Magazine article New African

More Than 100 Black Men. (the Interview: Diaspora)

Magazine article New African

More Than 100 Black Men. (the Interview: Diaspora)

Article excerpt

Since its establishment in 1963 as a non-profit organisation, the 100 Black Men of America Inc (100 BMOA) has dedicated itself to the advancement of the African-American youth and the development of leaders of tomorrow.

With headquarters in Atlanta, Georgia, 100 BMOA has 93 chapters worldwide, including five "international" chapters in the UK, Jamaica, Africa and the Caribbean. In 38 years, the organisation has impacted the lives of more than 120,000 children.

Its notable members include the secretary of state, Colin Powell; the former ambassador to the UN, Andrew Young; and the actors Bill Cosby and Denzel Washington. Last month, Thomas W. Dortch Jr, the 100 BMOA chairman, himself an author, granted this interview to our correspondent, Keisha Toms.

NA: You have been committed to the advancement of African-Americans for quite some time. What prompted you to become involved in both national and global issues that impact the lives of the African-descended people?

Dortch: My mentors guided me. When I was young, my father and all his business associates were very active in the community. I grew up in a segregated community in North Georgia. I was in the last graduating class of the old segregated high school.

Because of the commitment from adults and my parents, they refused to let me even think that I was inferior, or that I could not achieve. That foundation from my community, from my village, gave me the impetus to go on and achieve and do anything I wanted to do.

When I was in school I would get these tattered books and scratched up desks, but that didn't stop me from learning. And so I look at that experience, that journey to where I am today, if I can do it coming from those situations, I know that our young people today can do it.

Sure there are all kinds of other challenges such as health issues and racism. But racism was even more acceptable when I was growing up and it didn't stop us. My passion is to make sure that generations today and in the future have access to education and other things.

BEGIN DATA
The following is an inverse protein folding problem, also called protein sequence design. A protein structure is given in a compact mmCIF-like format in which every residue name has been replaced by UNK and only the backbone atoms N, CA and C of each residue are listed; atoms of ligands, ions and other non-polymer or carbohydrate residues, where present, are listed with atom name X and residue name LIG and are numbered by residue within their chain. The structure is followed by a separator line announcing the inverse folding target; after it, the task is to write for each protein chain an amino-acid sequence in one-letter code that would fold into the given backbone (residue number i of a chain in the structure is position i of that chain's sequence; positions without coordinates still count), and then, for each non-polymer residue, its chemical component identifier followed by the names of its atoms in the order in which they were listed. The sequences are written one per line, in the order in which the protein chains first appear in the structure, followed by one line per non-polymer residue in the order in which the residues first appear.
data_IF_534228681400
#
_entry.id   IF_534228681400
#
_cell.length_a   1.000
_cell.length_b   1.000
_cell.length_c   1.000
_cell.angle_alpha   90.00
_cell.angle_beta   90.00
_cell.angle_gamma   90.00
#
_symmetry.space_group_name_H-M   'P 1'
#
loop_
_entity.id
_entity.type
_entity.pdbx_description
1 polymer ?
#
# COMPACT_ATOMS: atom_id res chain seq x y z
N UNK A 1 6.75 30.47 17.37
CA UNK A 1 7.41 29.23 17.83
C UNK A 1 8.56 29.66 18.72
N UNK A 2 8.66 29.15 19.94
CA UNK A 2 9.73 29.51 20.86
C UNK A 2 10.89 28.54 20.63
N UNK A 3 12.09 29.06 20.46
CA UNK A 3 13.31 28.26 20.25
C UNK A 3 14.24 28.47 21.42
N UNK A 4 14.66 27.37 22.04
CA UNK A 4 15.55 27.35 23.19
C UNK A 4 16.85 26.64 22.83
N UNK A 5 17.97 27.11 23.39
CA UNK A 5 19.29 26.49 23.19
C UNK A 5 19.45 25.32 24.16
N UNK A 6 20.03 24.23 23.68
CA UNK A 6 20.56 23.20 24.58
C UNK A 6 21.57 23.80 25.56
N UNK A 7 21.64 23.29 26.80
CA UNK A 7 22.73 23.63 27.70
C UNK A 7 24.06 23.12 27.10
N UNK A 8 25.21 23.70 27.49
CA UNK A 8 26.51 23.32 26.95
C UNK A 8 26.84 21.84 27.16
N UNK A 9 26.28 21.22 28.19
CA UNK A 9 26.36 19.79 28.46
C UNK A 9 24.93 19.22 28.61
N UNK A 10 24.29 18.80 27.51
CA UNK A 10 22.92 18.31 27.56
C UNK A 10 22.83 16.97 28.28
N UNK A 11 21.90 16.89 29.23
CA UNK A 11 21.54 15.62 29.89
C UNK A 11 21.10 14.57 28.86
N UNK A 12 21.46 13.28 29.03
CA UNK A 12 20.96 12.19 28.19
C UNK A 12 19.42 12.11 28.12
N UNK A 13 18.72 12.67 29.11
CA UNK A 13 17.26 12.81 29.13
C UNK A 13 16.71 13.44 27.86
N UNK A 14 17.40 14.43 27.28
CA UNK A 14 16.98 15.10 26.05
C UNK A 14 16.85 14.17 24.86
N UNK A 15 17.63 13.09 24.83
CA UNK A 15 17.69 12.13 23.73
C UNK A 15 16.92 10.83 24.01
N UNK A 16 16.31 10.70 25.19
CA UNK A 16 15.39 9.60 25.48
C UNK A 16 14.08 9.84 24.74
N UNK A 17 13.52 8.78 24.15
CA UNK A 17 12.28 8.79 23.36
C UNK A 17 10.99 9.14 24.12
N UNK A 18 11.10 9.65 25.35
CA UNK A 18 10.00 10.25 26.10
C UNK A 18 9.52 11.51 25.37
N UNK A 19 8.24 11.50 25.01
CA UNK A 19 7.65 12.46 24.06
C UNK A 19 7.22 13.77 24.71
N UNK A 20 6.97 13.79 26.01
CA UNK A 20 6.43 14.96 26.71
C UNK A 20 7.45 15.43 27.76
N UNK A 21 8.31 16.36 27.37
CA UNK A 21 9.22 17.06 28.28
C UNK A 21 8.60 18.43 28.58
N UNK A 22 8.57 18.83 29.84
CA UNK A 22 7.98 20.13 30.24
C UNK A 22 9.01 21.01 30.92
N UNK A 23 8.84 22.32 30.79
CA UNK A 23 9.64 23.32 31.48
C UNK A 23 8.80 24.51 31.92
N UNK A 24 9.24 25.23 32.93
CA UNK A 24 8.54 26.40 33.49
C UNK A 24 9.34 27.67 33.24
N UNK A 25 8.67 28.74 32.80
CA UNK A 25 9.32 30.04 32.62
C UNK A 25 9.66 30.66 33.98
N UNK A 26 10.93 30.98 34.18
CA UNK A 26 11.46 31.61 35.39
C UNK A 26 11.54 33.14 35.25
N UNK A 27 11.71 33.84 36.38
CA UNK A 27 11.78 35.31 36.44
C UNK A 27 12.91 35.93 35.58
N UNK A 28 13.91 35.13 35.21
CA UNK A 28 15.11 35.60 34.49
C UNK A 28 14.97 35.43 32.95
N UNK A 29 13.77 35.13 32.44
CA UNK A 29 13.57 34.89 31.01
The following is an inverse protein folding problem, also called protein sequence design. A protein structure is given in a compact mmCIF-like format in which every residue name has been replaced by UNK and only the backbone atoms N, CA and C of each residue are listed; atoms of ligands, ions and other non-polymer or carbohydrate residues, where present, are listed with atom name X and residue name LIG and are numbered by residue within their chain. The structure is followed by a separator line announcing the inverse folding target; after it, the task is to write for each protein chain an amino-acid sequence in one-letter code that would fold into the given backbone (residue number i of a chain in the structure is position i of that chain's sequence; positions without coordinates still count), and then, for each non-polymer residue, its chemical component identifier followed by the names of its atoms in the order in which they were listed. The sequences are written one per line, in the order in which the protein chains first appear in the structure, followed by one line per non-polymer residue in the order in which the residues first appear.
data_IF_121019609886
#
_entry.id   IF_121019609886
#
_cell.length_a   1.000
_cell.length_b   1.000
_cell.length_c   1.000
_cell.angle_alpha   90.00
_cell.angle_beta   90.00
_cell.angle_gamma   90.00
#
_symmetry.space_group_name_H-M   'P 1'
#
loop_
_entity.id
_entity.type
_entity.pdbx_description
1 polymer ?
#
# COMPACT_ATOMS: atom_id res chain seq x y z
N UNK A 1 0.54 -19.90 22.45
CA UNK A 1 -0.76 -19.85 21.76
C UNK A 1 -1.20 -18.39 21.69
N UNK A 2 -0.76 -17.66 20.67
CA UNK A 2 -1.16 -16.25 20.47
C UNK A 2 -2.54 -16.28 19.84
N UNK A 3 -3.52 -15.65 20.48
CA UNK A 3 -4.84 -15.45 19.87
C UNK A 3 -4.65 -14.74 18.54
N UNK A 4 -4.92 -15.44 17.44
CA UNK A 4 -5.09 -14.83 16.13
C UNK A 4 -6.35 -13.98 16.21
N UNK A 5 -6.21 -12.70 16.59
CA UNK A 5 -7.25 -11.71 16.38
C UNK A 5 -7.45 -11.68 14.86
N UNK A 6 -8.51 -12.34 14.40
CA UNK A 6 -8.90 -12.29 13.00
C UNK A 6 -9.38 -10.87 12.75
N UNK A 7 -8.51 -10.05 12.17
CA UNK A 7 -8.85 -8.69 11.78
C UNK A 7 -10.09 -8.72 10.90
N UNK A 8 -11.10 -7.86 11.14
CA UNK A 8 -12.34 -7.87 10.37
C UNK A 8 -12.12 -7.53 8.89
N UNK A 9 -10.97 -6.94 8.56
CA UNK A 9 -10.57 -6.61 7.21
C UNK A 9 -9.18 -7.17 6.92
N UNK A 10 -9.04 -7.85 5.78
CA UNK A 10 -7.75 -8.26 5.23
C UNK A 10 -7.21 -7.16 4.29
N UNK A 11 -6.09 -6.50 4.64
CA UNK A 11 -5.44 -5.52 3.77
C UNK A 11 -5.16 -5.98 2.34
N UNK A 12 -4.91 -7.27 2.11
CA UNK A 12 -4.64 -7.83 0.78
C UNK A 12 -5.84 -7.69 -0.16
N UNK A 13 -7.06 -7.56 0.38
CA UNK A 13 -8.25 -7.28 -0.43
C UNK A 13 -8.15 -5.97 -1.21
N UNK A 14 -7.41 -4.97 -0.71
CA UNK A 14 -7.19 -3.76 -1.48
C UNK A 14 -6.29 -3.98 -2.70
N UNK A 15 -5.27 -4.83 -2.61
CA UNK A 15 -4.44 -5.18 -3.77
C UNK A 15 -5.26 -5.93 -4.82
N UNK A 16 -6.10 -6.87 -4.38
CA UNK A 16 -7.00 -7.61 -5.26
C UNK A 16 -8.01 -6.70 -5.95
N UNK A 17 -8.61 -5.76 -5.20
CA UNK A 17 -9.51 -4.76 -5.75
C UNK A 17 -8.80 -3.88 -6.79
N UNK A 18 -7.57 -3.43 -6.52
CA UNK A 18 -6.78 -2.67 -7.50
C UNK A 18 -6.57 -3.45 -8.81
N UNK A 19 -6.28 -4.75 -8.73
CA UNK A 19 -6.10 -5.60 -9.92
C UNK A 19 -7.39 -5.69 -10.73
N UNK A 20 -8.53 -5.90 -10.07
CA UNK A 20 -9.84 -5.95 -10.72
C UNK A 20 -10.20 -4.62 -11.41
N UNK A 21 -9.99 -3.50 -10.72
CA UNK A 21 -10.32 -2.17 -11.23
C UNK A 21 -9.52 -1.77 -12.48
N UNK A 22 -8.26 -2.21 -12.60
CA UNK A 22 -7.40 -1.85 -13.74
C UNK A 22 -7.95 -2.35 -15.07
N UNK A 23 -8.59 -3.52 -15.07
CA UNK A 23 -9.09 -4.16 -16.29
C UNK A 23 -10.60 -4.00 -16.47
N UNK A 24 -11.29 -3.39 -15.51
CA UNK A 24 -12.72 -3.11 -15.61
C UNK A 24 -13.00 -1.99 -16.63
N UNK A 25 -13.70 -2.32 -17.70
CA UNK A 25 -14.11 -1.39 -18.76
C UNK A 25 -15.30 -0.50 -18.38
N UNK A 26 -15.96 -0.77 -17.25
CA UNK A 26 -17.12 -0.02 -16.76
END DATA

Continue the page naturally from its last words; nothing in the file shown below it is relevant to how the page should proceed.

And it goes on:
I have got a 15-year-old son at home. I don't want someone to stop him from progressing because of the colour of his skin, because he happens to be a black male.

I know that our young people are talented, and that they can achieve. My goal is to ensure that the generations we help, will have the same future as I did. We must understand that if we succeed, it's going to be because we did our part, not because someone owed it to us.

The days of expecting people to pay a debt they might have owed us ... we better write it off as a bad debt, and go ahead and create our own wealth, create our own jobs and our own destinies because nobody can care for us better than we can.

My responsibility is to use my talents and skills to help people, because that's the legacy I can leave. You can make all the money in the world, but at sometime or another somebody is going to get it. The one thing I am sure of is the joy I get from helping kids and helping my community, nobody can take that away from me.

NA: Could you tell us more about the Leon H. Sullivan Summit you have expanded to Africa?

[Reverend Leon H. Sullivan was the founder of the Sullivan Principles, which became a blueprint for ending apartheid in South Africa and an international standard for human rights. He also founded the Opportunities Industrialisation Centres of America (OIC) and OIC International in 1969, a skills training programme devised to train people of all races, ages and genders. The OIC is now one of the world's largest nonprofit training organisations. This year's Sullivan Summit should have been held in Ahuja, Nigeria, from 26-30 November, but was postponed because of the 11 September events. The summit brings American corporations, business leaders, and African heads of state together to discuss the political, economic, educational and social development of Africa. …

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